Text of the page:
Framework To Preserve Privacy And Uphold Performance
A survey has found that 70% of executives in the UK and US are collaborating with other organizations to share first-party data.
Handling data and privacy are the biggest challenges when it comes to IT. It is the responsibility of CIOs to facilitate data collaboration in a way it preserves privacy. David Gilmore, Head of Privacy Technology Solutions, LiveRamp, writes about the framework for evaluating privacy-preserving data infrastructure for collaboration.
Here is what he has written:
Questions and factors to consider in vendor evaluations
Strength of privacy technology: You need to see whether their privacy technology is totally dependent on mathematical definitions or is it just a "Take our word for it?" The legacy approaches are not grounded in theory.
Multi-party support: Will you be able to control your privacy circumstances, or will you have to abide by everybody else's decisions?
Security: Can my data remain within a secure perimeter? Collaborating with others requires that data move outside of my data infrastructure?
Flexibility: Which analytics use cases are supported, and which ones are not?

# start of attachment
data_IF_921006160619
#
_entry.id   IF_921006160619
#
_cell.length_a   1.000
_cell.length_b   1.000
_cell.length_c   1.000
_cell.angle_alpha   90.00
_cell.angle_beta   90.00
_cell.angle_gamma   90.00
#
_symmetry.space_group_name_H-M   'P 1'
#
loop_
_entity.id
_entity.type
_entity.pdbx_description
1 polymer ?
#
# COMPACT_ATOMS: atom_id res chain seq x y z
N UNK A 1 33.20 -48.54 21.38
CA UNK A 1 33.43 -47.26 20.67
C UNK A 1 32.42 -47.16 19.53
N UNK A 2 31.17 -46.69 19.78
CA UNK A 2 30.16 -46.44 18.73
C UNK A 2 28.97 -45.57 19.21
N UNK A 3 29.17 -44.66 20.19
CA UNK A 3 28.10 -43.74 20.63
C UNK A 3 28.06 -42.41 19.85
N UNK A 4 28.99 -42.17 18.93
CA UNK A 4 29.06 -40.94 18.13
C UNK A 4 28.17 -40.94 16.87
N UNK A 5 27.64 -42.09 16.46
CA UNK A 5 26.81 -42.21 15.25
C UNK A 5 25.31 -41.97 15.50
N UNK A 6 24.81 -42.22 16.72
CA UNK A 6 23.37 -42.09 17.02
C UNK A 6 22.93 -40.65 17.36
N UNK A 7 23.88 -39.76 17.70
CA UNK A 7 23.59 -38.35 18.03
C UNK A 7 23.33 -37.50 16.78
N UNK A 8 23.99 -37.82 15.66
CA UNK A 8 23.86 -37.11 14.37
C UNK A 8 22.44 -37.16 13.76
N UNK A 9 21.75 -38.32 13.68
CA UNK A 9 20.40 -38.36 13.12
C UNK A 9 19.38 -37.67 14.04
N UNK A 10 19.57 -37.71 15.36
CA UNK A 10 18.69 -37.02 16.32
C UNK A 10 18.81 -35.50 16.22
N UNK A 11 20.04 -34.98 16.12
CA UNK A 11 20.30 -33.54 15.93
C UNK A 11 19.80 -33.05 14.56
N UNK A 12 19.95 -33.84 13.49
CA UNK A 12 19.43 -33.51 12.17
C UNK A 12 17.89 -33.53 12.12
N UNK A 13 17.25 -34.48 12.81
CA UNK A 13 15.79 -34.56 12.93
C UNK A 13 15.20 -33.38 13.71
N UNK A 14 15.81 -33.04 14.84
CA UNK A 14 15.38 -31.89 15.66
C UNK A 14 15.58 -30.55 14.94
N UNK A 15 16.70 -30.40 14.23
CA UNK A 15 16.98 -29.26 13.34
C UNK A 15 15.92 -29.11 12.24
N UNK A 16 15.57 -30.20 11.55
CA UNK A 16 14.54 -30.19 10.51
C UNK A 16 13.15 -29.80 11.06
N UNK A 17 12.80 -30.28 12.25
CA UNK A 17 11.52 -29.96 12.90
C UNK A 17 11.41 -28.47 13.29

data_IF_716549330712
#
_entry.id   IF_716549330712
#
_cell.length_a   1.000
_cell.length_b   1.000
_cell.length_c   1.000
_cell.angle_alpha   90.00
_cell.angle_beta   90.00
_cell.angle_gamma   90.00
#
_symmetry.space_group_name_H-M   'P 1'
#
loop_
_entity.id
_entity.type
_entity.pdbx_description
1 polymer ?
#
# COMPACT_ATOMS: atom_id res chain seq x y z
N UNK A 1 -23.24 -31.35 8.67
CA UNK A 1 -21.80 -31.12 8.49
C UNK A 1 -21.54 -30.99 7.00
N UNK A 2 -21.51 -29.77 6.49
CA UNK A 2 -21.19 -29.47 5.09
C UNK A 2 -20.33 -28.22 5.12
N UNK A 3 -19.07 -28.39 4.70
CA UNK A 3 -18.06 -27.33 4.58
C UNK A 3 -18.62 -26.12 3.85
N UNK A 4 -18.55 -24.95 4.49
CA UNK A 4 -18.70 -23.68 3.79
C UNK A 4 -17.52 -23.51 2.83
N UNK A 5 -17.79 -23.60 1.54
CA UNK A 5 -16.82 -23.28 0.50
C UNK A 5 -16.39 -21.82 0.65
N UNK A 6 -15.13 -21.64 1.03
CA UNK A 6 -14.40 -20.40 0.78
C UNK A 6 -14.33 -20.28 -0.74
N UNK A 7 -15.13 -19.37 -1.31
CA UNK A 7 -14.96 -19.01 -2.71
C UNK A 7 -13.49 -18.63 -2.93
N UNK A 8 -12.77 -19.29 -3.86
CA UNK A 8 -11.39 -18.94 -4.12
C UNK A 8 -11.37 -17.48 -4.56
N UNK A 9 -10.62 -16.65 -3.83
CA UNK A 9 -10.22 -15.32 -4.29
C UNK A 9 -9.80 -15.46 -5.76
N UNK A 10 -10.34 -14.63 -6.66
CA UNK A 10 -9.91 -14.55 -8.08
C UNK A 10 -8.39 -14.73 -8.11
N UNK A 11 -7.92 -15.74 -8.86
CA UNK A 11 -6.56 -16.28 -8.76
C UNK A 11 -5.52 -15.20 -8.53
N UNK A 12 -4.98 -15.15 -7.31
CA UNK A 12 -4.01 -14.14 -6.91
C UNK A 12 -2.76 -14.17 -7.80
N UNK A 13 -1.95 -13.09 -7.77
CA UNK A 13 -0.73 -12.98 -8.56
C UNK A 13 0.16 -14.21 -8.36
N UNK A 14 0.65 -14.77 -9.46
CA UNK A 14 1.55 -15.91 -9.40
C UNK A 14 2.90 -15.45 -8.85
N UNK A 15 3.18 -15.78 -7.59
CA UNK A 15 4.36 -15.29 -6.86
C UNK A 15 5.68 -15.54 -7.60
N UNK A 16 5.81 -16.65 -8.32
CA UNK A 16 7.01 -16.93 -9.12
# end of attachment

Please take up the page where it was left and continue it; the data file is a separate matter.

Speed: Does your technology slow down my analytics, queries, or processing? If so, is the slow down linear (e.g. 10% slower) or exponential (e.g. 100x slower)?
Utility: Are the insights generated by my team using the data available accurate and actionable?
Advanced data infrastructures are built on privacy technology rooted in privacy-enhancing mathematical safeguards and possess tailorable privacy controls. These enable your team to configure permissions and audit usage easily.
Another benefit is you're not required to copy or move data between platforms. This will save you a lot of time from not keeping copying and pasting data and also helps you keep it safe.
The leading-edge solutions support various analytics use cases and tooling and facilitate access to permission data to ensure that analysts can perform their usual tasks and generate accurate, actionable insights.
What Zluri Thinks:
IT leaders shouldn't compromise with their vendors when it comes to data protection and privacy. They should keep the 6 factors mentioned above at the top of their head at all times and weigh each factor equally.
You can read the full article here.